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I had a dove, and the sweet dove died, And I have thought it died of grieving; O what could it grieve for? Its feet were tied With a silken thread of my own hand’s weaving: Sweet little red feet! Why would you die? Why would you leave me, sweet bird, why? You liv’d alone on the forest tree, Why, pretty thing, could you not live with me? I kiss’d you oft, and gave you white pease; Why not live sweetly as in the green trees? - John Keats (1795–1821)
I cannot exist without you. I am forgetful of everything but seeing you again. My life seems to stop there, I see no further. You have absorb’d me. I have a sensation at the present moment as though I were dissolving. I have been astonished that men could die martyrs for religion… I have shudder’d at it… I shudder no more. I could be martyr’d for my religion: Love is my religion. I could die for that. I could die for you. My creed is love, and you are its only tenet. You have ravish’d me away by a power I cannot resist. : John Keats ;)i(: www.facebook.com/... [original photography credit welcomed]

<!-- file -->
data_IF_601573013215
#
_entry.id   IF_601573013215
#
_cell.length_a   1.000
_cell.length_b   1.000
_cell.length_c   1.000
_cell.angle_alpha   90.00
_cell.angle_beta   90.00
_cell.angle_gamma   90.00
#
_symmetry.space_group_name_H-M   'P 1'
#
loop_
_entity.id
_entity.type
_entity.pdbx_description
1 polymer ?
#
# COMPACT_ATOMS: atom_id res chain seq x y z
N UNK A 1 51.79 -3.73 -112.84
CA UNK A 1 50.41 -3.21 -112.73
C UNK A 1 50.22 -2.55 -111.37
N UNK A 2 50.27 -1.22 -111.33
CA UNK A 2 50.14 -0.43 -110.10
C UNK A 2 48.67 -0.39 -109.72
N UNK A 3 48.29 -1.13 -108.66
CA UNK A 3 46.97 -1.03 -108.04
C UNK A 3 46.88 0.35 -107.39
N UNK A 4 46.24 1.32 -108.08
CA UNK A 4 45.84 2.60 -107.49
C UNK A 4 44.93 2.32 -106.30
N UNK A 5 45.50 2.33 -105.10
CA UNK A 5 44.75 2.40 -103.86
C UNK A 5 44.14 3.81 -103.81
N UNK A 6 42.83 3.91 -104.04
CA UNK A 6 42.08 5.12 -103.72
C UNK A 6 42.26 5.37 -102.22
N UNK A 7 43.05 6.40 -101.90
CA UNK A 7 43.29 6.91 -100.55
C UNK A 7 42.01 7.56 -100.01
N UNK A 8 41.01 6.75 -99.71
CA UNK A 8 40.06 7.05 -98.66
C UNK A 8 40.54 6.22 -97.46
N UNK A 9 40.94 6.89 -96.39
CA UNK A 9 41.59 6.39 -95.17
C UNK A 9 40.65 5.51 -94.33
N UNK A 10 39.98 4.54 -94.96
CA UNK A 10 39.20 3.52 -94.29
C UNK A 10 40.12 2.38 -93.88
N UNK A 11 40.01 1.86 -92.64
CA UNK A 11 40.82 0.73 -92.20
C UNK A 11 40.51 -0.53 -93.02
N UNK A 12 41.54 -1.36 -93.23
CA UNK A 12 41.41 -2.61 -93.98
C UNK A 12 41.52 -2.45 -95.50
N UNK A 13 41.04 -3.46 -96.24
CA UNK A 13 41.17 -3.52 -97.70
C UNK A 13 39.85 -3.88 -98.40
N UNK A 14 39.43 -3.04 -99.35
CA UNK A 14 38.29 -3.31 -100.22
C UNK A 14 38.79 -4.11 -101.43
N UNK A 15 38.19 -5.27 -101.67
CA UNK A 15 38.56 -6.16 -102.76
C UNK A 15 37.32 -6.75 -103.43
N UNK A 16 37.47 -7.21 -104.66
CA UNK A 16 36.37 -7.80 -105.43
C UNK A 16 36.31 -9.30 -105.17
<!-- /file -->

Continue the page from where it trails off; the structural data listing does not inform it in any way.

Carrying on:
... The pain alone; the joy alone; distinct: 'Only the dreamer venoms all his days, 'Bearing more woe than all his sins deserve. 'Therefore, that happiness be somewhat shar'd, 'Such things as thou art are admitted oft 'Into like gardens thou didst pass erewhile, 'And suffer'd in these temples: for that cause 'Thou standest safe beneath this statue's knees.' ... - The Fall of Hyperion - A Dream by John Keats
Thomas Moore (1779–1852). He was an Irish poet, singer, songwriter, and entertainer, now best remembered for the lyrics of The Minstrel Boy and The Last Rose of Summer. He was responsible, with John Murray, for burning Lord Byron's memoirs after his death. In his lifetime he was often referred to as Anacreon Moore.